After Delta rips tarps off homes of Laura victims, Operation Blue Roof to restart in Louisiana | Weather/Traffic

After Hurricane Delta ripped off the blue tarp roofs installed after Hurricane Laura tore through southwest Louisiana, Gov. John Bel Edwards said Sunday the state is returning to a federal program for storm victims to get the temporary roofs put on their homes once again.

“Many of those (tarps) didn’t make it through Hurricane Delta,” Edwards said during a brief news conference before touring more storm-affected parishes. “So we’re going to turn that back on for the same six parishes” that were eligible for the U.S. Army Corps of Engineers program.

Those parishes are Allen, Beauregard, Calcasieu, Cameron, Jefferson Davis and Vernon parishes. People can call (888) 766-3258 or go to usace.army.mil/blueroof to sign up. 

Edwards said the number of power outages has been cut in half, from a peak of 688,000 outages to 348,609 as of noon Sunday. While Delta cut a wide swath of damage to electrical grids,

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Delta leaves nearly 700,000 homes, businesses without power in Louisiana, Texas, Mississippi

Nearly 700,000 homes and businesses in Texas, Louisiana and Mississippi are in the dark after losing power due to Delta, which hit the U.S. Gulf Coast as a hurricane and has since been downgraded to a tropical depression.

According to the data aggregator PowerOutage.us, 685,195 utility customers were without power across the three states as of 2:40 p.m. ET Saturday.

That was down from the nearly 750,000 households and businesses that had power outages earlier Saturday. The highest number of outages is in Louisiana with more than 546,000.

Delta made landfall on Friday evening as a Category 2 near Creole, Louisiana, with maximum sustained winds of 100 mph. Just six weeks earlier, the Louisiana coastal area was battered by Hurricane Laura.

The storm then moved directly over Lake Charles, a waterfront city about 30 miles inland where homes and buildings were already damaged by Laura.

The storm is expected to

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Delta now a tropical storm; nearly 500K Louisiana homes lose power

Nearly a half-million Louisiana homes were reportedly without electrical power early Saturday morning, hours after Hurricane Delta made landfall in the Gulf Coast state.

As of 11:30 p.m. CT Friday, nearly 465,000 Louisiana households were affected by the outage, according to poweroutage.us. The number rose to more than 480,000 households shortly after midnight.

By 1 a.m. CT Saturday, the hurricane was downgraded to a tropical storm, according to an advisory from the National Hurricane Center. At that time, the storm was located 15 miles east-southeast of Alexandria, La., with maximum sustained winds of 60 mph, the NHS advisory said.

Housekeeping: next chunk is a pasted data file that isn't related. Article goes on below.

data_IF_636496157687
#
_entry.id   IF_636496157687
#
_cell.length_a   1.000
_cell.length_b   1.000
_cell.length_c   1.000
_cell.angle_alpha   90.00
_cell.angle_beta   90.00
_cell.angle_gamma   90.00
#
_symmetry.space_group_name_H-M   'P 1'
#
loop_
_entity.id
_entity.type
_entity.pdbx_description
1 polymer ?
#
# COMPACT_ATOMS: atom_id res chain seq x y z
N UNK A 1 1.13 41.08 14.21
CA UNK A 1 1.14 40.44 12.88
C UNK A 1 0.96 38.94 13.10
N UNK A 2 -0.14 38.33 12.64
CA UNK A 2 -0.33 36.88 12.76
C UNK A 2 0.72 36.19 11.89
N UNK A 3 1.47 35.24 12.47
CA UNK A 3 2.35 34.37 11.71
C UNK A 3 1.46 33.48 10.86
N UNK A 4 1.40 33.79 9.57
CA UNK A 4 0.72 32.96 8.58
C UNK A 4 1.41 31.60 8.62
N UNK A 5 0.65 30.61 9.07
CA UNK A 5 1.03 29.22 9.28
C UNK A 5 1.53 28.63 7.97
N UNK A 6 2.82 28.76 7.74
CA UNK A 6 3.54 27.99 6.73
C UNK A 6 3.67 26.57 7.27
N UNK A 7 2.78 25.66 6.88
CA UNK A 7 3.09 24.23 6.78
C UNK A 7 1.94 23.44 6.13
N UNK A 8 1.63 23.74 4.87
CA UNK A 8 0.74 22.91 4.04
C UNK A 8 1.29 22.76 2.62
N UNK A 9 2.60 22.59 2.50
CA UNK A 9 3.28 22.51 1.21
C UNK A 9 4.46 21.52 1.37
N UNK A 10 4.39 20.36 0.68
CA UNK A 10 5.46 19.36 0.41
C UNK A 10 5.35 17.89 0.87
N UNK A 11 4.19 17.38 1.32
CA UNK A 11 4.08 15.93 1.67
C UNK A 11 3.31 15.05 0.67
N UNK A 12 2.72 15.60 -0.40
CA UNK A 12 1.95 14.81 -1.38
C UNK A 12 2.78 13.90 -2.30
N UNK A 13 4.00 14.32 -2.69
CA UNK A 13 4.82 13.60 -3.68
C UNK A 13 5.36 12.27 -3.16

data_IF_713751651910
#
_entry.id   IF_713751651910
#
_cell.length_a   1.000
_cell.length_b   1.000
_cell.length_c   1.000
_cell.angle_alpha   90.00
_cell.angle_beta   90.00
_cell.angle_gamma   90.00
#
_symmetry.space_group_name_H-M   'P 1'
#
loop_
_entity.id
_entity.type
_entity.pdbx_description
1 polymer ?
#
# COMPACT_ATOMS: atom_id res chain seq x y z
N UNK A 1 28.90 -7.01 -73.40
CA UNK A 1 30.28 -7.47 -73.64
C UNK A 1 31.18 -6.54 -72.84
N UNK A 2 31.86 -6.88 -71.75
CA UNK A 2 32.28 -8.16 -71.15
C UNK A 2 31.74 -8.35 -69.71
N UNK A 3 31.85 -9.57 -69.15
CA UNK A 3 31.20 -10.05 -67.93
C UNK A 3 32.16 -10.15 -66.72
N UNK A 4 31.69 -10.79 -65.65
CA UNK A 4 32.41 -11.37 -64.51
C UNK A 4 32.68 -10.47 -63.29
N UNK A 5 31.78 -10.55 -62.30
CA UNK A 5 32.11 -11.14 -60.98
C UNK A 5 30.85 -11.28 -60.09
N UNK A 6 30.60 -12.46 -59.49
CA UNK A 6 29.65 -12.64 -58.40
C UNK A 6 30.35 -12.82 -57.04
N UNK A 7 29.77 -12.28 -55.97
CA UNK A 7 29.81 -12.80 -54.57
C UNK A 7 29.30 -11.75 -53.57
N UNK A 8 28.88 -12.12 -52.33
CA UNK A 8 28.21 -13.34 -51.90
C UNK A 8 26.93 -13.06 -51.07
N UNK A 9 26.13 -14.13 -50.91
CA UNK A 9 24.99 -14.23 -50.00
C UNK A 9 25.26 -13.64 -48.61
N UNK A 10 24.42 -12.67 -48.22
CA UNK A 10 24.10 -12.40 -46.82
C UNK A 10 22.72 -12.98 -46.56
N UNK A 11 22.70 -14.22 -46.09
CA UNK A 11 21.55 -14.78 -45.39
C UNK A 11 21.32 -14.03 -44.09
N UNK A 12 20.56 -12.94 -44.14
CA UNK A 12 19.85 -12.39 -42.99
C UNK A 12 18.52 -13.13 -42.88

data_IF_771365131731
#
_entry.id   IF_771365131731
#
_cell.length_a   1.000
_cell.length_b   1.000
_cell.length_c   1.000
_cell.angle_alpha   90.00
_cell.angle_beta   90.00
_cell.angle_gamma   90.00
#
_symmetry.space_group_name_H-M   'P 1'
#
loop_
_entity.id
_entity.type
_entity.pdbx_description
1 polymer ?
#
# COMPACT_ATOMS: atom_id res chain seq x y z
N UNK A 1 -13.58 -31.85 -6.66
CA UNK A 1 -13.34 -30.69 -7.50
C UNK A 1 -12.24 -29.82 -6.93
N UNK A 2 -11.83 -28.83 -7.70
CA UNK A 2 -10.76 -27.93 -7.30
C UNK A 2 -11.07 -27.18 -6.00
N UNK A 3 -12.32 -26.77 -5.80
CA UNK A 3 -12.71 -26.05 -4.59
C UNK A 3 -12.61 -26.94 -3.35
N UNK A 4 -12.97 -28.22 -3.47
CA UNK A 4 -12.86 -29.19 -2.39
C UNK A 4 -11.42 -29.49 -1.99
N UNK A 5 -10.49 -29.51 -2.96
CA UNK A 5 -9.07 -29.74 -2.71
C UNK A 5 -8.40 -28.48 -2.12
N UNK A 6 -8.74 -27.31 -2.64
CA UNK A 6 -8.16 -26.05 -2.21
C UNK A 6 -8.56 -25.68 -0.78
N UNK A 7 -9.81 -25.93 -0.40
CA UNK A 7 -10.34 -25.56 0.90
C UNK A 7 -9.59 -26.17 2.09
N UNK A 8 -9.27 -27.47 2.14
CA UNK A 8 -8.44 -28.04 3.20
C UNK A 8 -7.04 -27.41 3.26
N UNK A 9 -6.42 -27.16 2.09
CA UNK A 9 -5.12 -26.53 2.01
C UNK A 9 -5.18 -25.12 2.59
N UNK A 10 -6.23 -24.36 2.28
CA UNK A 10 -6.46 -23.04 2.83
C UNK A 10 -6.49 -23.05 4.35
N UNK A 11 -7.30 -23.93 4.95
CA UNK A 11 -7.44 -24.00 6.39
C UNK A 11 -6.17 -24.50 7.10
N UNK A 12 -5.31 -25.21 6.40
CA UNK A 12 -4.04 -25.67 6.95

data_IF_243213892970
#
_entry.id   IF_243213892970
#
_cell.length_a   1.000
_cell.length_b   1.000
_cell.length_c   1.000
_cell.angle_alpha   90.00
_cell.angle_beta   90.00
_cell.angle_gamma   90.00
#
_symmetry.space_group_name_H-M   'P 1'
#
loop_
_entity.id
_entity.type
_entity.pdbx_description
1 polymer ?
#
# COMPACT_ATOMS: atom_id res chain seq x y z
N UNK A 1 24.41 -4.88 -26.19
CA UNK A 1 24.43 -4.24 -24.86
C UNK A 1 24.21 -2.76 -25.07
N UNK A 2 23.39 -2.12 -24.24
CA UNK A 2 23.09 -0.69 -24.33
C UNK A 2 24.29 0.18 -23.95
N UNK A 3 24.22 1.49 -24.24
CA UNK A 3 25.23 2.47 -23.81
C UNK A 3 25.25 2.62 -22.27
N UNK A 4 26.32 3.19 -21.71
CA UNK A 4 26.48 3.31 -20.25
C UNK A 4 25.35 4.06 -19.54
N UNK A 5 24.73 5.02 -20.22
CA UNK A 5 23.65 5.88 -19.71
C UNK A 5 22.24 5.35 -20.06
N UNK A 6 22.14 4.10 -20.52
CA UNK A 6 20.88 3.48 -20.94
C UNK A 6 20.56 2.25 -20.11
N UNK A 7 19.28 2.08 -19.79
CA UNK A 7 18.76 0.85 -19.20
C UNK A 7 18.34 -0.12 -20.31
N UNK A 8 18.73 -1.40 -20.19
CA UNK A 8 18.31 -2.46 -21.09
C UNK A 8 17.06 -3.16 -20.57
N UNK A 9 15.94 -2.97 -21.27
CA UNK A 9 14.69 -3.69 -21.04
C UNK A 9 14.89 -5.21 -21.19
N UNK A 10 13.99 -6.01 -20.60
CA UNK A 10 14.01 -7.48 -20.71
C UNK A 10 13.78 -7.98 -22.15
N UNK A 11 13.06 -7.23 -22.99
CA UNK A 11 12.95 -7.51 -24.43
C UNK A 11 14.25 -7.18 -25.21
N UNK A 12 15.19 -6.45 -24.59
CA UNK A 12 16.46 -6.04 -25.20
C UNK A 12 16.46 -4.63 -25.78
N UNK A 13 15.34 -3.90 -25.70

By 4 a.m. CT Saturday, the tropical storm was about 45 miles south-southeast of Monroe, La., with maximum sustained winds down to 45 mph, the NHS said in an advisory.

Delta had hit land around 6 p.m. CT Friday near Creole, La., with heavy rainfall and strong winds in a region

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Statewide foreclosure crisis looming in Louisiana, says Baton Rouge housing professional

BATON ROUGE, La. (WAFB) – Research by Urban Footprint found nearly 110,000 Louisiana households were unable to pay their mortgage in September.



Many people were unable to make their mortgage payments in September due to the ongoing pandemic.


© Provided by Baton Rouge WAFB
Many people were unable to make their mortgage payments in September due to the ongoing pandemic.

A housing professional on the ground floor in the Baton Rouge communities says the sum of overdue housing bills could boil over into 2021.

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“If you have a mortgage or rent that’s been past due for months, then you’re not back to normal,” said Samuel Sanders, the executive director at Mid City Redevelopment Alliance.

Playing catch up with your bills is no easy task, especially when the roof over your head is at stake. Sanders says there’s a looming crisis.

“We’re not feeling good about people getting back on their feet when the moratorium is over and make up any payments that were basically

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Louisiana ranks high in the US in late mortgage payments, and there’s one key factor why | Business

The number of Louisiana homeowners late on their mortgage payments remains stubbornly high and the state is still second in the nation for that metric as of August — as it was in June just three months into the economic disruptions resulting from shutdowns to slow the spread of coronavirus.

More than 11.2% of home mortgages in the state were past-due on payments or in delinquency as of August, up from 7.7% the same time last year and higher than last month’s national average of 7.27%, according to data from Black Knight, a Florida-based publicly traded technology business with access to loan-level data from some of the largest mortgage service companies.

Coming off a brief, slight decline in July, the 11.2% August rate is roughly the same as in June after furloughs and layoffs took their toll on homeowner finances, data shows. The percentage rate is about 56% higher than

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